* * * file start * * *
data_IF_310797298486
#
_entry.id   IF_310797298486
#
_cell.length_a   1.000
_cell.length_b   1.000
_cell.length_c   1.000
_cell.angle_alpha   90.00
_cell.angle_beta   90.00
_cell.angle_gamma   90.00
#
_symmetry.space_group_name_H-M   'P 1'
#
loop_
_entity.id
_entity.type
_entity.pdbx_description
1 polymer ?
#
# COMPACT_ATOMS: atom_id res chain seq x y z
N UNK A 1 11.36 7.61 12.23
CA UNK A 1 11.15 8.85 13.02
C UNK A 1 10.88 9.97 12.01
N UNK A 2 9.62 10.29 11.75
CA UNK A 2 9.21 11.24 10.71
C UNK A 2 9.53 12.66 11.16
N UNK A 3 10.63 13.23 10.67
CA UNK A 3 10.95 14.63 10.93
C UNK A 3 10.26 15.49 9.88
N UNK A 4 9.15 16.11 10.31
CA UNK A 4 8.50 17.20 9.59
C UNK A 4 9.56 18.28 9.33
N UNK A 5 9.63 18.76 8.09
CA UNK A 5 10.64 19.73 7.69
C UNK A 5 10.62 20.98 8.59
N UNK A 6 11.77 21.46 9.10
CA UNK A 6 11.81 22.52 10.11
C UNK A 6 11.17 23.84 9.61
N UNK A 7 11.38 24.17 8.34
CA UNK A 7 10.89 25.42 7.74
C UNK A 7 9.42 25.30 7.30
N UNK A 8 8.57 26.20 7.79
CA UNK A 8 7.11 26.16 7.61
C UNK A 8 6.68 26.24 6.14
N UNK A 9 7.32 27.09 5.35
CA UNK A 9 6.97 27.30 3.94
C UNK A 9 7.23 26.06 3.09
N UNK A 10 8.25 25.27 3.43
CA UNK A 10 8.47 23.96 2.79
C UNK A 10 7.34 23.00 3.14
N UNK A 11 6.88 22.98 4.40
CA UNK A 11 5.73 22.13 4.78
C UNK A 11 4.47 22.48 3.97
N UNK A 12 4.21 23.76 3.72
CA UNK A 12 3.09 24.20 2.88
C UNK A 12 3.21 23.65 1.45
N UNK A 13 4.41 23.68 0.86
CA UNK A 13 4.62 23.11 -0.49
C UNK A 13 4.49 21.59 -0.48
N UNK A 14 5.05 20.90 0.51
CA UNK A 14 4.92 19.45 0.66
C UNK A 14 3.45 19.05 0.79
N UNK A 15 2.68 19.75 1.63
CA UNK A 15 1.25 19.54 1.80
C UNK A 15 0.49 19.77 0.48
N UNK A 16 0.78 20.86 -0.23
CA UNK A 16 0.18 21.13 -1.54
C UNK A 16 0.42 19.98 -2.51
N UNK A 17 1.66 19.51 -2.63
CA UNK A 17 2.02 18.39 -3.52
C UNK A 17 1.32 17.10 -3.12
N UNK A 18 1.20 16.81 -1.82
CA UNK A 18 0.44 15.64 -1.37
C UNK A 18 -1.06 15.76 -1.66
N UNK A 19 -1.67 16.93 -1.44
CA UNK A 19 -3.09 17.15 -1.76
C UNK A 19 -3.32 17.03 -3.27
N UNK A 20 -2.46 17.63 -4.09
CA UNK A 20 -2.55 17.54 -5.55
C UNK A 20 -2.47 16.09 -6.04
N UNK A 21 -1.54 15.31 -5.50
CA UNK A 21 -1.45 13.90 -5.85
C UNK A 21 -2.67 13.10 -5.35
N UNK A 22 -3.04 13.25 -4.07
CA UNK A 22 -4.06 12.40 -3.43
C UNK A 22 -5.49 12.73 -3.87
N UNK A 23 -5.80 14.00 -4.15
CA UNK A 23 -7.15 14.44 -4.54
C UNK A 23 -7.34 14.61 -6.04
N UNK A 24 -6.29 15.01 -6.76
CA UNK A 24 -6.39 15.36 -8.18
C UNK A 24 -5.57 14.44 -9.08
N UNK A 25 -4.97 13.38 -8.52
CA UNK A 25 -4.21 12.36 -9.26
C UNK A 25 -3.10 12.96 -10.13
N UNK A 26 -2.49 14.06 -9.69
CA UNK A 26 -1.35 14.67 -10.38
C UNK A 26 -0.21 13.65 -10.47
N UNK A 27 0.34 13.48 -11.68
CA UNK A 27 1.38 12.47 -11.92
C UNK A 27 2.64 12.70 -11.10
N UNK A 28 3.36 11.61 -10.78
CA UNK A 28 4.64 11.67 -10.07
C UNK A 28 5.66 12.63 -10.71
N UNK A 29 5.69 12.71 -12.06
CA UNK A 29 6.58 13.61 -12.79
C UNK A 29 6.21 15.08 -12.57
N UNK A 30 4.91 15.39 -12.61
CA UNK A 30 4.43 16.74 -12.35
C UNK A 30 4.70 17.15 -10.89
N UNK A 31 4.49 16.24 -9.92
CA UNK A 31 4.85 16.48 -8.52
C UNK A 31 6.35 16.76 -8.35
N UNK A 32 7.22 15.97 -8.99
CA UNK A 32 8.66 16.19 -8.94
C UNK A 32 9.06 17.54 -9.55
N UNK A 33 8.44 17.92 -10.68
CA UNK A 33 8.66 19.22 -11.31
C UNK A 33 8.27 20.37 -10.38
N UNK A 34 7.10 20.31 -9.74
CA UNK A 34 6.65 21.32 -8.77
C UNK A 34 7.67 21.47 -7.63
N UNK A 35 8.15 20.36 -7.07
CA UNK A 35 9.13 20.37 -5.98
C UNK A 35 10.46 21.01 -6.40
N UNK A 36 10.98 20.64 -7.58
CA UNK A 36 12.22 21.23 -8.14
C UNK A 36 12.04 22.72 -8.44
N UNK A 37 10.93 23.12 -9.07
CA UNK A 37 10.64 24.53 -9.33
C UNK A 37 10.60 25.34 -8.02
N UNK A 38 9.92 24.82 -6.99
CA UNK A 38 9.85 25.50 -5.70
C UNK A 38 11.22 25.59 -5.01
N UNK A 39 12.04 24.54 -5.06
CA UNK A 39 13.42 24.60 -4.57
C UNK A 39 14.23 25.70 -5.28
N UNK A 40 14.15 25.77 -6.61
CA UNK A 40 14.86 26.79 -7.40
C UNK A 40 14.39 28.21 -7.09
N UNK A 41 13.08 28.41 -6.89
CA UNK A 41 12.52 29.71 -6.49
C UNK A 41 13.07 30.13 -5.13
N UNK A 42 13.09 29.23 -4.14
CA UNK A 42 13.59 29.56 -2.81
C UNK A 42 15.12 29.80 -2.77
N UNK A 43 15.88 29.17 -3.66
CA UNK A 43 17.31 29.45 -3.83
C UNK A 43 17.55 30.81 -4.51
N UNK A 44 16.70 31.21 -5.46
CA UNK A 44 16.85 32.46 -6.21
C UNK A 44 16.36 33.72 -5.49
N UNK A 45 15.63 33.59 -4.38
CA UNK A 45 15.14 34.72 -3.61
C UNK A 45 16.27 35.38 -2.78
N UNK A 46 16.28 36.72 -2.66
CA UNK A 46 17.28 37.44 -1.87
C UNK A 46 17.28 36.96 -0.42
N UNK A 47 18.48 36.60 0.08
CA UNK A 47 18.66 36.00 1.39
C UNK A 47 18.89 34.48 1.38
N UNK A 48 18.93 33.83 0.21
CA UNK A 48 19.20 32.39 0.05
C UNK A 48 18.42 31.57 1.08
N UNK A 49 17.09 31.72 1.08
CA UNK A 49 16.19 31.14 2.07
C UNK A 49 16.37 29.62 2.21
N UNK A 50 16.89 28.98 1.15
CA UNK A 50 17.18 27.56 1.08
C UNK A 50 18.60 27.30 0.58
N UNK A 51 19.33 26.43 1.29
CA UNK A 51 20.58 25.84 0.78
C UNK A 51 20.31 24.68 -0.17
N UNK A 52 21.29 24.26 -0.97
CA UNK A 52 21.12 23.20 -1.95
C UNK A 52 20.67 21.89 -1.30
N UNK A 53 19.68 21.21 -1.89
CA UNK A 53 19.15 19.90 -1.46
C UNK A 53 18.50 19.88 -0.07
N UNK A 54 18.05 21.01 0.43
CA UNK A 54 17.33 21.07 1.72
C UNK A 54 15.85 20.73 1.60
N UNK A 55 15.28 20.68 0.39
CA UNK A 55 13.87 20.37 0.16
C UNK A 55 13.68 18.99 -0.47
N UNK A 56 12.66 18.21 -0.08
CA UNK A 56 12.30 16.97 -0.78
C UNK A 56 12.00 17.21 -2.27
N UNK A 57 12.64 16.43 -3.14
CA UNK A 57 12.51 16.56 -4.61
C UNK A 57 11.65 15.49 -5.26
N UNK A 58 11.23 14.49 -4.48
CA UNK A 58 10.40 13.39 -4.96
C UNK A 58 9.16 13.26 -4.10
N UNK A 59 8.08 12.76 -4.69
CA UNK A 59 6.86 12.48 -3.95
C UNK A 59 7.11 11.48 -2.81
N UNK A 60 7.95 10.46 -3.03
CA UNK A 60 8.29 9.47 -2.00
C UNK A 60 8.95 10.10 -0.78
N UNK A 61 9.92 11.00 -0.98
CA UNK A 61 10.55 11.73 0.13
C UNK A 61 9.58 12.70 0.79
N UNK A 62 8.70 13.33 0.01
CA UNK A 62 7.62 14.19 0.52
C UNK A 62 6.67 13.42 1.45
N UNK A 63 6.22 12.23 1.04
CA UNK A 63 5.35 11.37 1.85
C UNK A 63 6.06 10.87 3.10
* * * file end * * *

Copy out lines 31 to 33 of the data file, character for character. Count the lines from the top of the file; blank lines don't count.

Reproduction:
CA UNK A 4 8.50 17.20 9.59
C UNK A 4 9.56 18.28 9.33
N UNK A 5 9.63 18.76 8.09